Halifax: A tartan tryst
“Are you seeing those?” I whisper to my boyfriend, sitting attentively to my right. “I need those.”
He responds back with a raised brow and quick exhalation that surprisingly equates—in masculine form—my own untamable excitement for the high-waisted tartan trousers parading on the runway at the AFW Emerging Designer Showcase. The stuff my fashion dreams are made of typically fall into the wildly interesting, but perhaps not always sexy, realm and so his reaction confirms it: these will be my Fashion Week indulgence.
The object of our mutual desire—and let’s just ignore the fact that they’re worn by the evening’s leggiest, fiercest model and so perhaps the reason for his encouragement—are brought to the show by Halifax-based Veronica MacIsaac ([email protected], or via Facebook), a young designer with Celtic traditions, classic lines and the female figure in mind. Cut from family tartans, her line has wrapped the heritage part up with a pretty plaid bow. And she’s spot on with the flattering lines, too. These particular trousers ($75) start at the daintiest of your curves, embrace your hips in a delicious hug and fall straight into a full, elongating leg. Incredible.
Less than a month later, I’m standing in a local coffee shop, with a measuring tape around my middle and MacIsaac tucked below my elbow. She’s jotting down my measurements, from waist to inseam, for my new tartan trews. This hands-on treatment has nothing to do with the media pass that hung from my neck at the show—MacIsaac’s line, which debuted with its Spring ’09 line during October’s AFW showcase, is available entirely by custom order.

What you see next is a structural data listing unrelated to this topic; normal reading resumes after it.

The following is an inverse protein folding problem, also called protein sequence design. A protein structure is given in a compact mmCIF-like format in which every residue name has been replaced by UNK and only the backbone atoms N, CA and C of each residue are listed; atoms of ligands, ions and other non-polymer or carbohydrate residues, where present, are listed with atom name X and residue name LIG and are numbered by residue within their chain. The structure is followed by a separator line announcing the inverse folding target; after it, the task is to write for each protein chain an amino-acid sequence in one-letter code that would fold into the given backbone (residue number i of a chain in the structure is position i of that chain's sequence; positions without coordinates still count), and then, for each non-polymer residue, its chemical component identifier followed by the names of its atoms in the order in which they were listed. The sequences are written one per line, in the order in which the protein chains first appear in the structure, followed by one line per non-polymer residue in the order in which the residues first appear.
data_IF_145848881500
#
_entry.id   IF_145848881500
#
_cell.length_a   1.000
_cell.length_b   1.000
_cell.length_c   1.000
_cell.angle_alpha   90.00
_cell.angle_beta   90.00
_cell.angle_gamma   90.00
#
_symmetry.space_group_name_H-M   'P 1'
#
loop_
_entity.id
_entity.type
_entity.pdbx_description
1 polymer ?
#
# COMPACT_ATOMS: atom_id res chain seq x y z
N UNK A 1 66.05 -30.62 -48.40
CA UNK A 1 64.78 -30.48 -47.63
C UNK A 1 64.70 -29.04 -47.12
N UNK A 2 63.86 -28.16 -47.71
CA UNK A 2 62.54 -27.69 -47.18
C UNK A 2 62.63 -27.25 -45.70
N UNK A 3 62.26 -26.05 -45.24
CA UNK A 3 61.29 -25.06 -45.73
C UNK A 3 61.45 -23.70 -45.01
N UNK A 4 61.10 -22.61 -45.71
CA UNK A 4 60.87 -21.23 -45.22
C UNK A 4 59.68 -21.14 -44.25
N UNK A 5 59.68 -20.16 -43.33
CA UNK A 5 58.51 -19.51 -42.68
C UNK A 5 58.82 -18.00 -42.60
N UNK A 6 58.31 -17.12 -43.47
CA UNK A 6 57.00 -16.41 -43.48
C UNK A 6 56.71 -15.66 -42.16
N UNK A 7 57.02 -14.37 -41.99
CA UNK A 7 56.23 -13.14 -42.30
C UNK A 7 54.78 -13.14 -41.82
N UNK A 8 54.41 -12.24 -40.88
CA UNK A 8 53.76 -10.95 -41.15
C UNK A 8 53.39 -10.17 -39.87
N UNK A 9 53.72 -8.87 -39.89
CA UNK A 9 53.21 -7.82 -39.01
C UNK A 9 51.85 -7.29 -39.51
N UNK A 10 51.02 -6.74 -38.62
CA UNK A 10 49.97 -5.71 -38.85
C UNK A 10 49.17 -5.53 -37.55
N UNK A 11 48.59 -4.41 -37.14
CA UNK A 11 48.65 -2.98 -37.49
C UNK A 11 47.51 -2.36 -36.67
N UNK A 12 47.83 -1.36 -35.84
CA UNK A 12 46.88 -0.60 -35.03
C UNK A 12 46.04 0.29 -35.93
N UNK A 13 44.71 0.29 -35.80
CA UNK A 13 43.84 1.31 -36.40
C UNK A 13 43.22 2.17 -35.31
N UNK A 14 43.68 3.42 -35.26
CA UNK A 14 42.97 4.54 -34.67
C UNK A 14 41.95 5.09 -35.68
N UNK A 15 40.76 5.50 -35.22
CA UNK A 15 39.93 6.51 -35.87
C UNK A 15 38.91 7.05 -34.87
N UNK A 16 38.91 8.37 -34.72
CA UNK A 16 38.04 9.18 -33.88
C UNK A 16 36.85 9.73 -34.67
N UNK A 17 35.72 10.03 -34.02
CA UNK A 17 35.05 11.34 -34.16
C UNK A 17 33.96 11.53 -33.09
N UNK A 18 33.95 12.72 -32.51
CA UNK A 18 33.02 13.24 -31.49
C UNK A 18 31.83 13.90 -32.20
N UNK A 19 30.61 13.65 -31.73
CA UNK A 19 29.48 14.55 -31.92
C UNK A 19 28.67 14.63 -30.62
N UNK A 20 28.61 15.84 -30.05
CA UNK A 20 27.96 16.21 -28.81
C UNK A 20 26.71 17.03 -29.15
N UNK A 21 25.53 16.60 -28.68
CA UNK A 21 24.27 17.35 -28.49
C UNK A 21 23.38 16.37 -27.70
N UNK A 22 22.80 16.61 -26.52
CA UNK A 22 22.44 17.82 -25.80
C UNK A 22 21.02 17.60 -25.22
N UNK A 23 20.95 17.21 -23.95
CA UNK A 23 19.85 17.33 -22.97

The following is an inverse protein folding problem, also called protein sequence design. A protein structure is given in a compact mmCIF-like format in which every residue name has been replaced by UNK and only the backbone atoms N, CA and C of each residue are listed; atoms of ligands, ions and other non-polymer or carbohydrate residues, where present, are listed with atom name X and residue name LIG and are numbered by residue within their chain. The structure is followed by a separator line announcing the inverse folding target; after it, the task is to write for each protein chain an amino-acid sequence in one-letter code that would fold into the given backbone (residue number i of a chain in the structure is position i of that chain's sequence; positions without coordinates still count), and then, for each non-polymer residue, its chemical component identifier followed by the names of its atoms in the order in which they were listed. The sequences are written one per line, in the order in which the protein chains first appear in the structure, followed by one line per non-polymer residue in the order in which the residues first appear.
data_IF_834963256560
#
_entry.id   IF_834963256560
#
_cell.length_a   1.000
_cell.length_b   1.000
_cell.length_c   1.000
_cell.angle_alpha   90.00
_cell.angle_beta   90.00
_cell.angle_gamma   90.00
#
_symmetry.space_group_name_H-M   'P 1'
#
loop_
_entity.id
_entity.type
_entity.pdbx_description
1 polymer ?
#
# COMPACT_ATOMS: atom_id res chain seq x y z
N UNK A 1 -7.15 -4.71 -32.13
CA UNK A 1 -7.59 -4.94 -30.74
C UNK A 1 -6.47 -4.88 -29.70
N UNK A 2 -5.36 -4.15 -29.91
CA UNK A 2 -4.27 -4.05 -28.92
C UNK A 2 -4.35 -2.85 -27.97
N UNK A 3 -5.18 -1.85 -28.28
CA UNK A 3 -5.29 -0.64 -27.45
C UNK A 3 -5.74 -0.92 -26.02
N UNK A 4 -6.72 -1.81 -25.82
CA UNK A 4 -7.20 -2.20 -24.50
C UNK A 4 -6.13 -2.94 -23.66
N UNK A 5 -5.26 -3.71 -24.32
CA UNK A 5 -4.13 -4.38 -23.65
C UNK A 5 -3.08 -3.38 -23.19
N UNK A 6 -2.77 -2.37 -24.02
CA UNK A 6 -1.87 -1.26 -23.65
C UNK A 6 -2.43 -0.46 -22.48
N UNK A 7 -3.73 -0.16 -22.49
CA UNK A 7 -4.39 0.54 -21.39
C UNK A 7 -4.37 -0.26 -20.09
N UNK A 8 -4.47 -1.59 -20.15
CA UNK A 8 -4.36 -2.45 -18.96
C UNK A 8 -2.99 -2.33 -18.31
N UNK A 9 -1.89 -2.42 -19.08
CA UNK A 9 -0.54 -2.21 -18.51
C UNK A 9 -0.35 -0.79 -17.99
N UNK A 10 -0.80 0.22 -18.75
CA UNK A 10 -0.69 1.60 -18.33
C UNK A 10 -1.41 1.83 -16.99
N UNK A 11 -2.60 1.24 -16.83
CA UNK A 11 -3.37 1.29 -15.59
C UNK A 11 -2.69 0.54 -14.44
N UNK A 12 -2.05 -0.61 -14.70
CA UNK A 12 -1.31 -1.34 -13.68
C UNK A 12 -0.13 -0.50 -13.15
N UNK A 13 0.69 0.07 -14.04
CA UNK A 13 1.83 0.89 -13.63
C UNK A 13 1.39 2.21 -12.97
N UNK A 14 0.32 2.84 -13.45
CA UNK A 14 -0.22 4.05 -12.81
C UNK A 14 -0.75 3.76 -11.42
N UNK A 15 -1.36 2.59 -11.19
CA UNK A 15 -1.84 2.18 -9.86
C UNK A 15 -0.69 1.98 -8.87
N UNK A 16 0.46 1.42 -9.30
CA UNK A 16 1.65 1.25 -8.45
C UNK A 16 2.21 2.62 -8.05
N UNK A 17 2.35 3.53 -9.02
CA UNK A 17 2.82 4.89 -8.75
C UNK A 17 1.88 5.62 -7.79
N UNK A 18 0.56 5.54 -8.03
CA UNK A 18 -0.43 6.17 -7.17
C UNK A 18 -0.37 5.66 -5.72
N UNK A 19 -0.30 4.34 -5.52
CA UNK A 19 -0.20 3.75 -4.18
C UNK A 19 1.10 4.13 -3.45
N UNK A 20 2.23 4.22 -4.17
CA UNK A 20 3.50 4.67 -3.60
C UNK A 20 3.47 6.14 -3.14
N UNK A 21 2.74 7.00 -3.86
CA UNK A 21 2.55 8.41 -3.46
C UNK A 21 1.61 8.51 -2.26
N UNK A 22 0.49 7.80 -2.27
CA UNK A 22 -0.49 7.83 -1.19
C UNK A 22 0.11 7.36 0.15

This throwback to traditional dressmaking, with measurements, fittings and customer input, makes for a no-mistakes production process for MacIsaac that suits the line’s desire to offer each piece in the customer’s ideal—and hopefully lineage influenced—tartan. But it also takes its cue from MacIsaac’s heritage (her parents head a successful custom-made kilt business in Cape Breton), and her thoughts on today’s all-too-arbitrary sizing. For MacIsaac, it’s all about embracing traditions, creating a product that fits, and remembering our customs and history.
“These days, I find we want the quickest, cheapest way,” she says. “I like to slow down and take my time. I don’t even own a microwave.”
And by slow, she hardly means slow. Within days, I’m slipping into my nearly complete pants for a final fitting. They’re beautiful, figure-perfect and although my French heritage made for a purely aesthetic choice of print, the trousers ring with a Nova Scotian pride I already treasure.
Photography by Josh Webb